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Most execs rank ‘people’ as the barrier to digital transformation

A new survey published in September 2019 has found that people are the biggest barriers to digital transformation, as noted by business leaders. From the survey 59 percent of those surveyed pointed to inconsistent sponsorship from senior leadership as the greatest early obstacle. The study was conducted by global IT company Wipro in partnership with Coleman Parkes Research.

The primary barriers to digital transformation were each identified as people-driven, including:

Inconsistent sponsorship and/or ownership from senior leadership (noted by 59 percent of respondents);
Inability to train existing teams to change or use new technology, methods, or processes (mentioned by 56 percent);
Lack of alignment with business stakeholders (54 percent).

The 2019 study builds on Wipro’s earlier 2017 findings in showing how business leaders have moved past the leadership crisis in digital transformation to successfully completing it, but challenges related to senior leadership and adapting to new ways of working are likely points of failure, specifically:

Better execution. Today, 90 percent of executives feel their company is executing successfully in line with their digital transformation strategy; compared to 2017, where only half felt they were.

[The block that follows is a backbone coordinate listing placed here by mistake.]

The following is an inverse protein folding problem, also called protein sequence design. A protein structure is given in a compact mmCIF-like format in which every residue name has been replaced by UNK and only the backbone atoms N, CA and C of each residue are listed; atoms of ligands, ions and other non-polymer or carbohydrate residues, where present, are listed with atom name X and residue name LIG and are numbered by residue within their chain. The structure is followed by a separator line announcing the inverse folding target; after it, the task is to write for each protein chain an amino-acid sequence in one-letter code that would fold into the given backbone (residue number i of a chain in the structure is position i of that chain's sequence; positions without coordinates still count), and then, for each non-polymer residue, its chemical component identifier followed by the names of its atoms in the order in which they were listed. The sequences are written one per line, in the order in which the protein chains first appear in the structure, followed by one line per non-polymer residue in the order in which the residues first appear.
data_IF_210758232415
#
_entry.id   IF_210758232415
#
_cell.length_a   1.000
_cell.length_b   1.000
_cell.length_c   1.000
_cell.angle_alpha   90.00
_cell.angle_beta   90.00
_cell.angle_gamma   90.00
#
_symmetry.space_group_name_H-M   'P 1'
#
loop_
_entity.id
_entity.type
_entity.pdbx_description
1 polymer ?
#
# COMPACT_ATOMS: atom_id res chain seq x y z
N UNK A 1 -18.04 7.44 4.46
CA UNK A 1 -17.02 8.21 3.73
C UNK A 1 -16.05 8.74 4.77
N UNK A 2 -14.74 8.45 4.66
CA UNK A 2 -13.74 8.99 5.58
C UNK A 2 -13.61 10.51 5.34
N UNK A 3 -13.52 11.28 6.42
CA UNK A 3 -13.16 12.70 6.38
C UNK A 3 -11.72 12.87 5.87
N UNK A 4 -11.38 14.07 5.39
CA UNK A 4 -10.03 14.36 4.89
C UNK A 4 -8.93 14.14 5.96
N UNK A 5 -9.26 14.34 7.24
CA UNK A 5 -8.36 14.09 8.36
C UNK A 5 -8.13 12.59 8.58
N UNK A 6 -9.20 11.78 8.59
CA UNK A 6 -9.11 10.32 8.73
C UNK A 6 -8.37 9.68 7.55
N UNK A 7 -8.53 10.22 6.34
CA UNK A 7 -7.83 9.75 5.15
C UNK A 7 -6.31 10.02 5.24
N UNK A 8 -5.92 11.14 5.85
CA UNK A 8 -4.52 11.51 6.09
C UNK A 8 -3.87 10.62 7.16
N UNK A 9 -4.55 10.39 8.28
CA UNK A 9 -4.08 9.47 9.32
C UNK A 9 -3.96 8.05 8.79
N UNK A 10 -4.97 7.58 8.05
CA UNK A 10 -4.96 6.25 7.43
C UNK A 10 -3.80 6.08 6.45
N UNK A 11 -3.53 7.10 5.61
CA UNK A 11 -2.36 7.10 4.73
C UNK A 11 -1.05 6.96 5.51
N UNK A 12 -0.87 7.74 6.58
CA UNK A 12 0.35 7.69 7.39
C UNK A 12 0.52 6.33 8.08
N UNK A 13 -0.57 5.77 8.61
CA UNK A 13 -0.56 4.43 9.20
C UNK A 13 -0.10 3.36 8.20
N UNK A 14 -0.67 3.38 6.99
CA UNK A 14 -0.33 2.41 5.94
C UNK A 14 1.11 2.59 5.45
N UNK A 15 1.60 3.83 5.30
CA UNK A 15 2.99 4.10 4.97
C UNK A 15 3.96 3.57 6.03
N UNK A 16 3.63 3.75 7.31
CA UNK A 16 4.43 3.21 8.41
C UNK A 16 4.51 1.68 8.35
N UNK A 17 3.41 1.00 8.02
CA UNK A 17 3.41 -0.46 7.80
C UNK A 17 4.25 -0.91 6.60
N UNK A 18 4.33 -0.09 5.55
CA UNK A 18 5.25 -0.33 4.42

Aligned definitions (and goals). Today, 94 percent feel their companies are aligned on what digital transformation actually means, whereas 2 years ago, 1 in 4 executives did not.
Increased importance. Today, no executives surveyed feel that digital transformation is a waste of time; while in 2017, 1-in-3 believed it to be trivial.

The survey also provided some economic indicators in relation to digital transformation, most notably that return-on-investment takes about one year. This means companies should not expect short-term gains from digital transformation. With this, only 14 percent of business leaders saw measurable business results of digital transformation in less than six months, 31 percent saw this occurring within six to twelve months, and 54 percent said it was on realizable within one to three years.

The research also discovered that Modest or moderate disruption dominates. Here, close to three quarters of executives described their digital transformation disruption as only modest or moderate. Only one in five say they intend to be fundamentally new and disruptive in their program.

For those yet to full embark on digital transformation, it is not yet too late. The research found that late starters can still beat the competition. The data showed 85 percent of respondents believe that companies who have started their digital transformation journeys later than others still have a chance to beat their competitors in the long run.

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Written By

Dr. Tim Sandle is Digital Journal's Editor-at-Large for science news. Tim specializes in science, technology, environmental, business, and health journalism. He is additionally a practising microbiologist; and an author. He is also interested in history, politics and current affairs.

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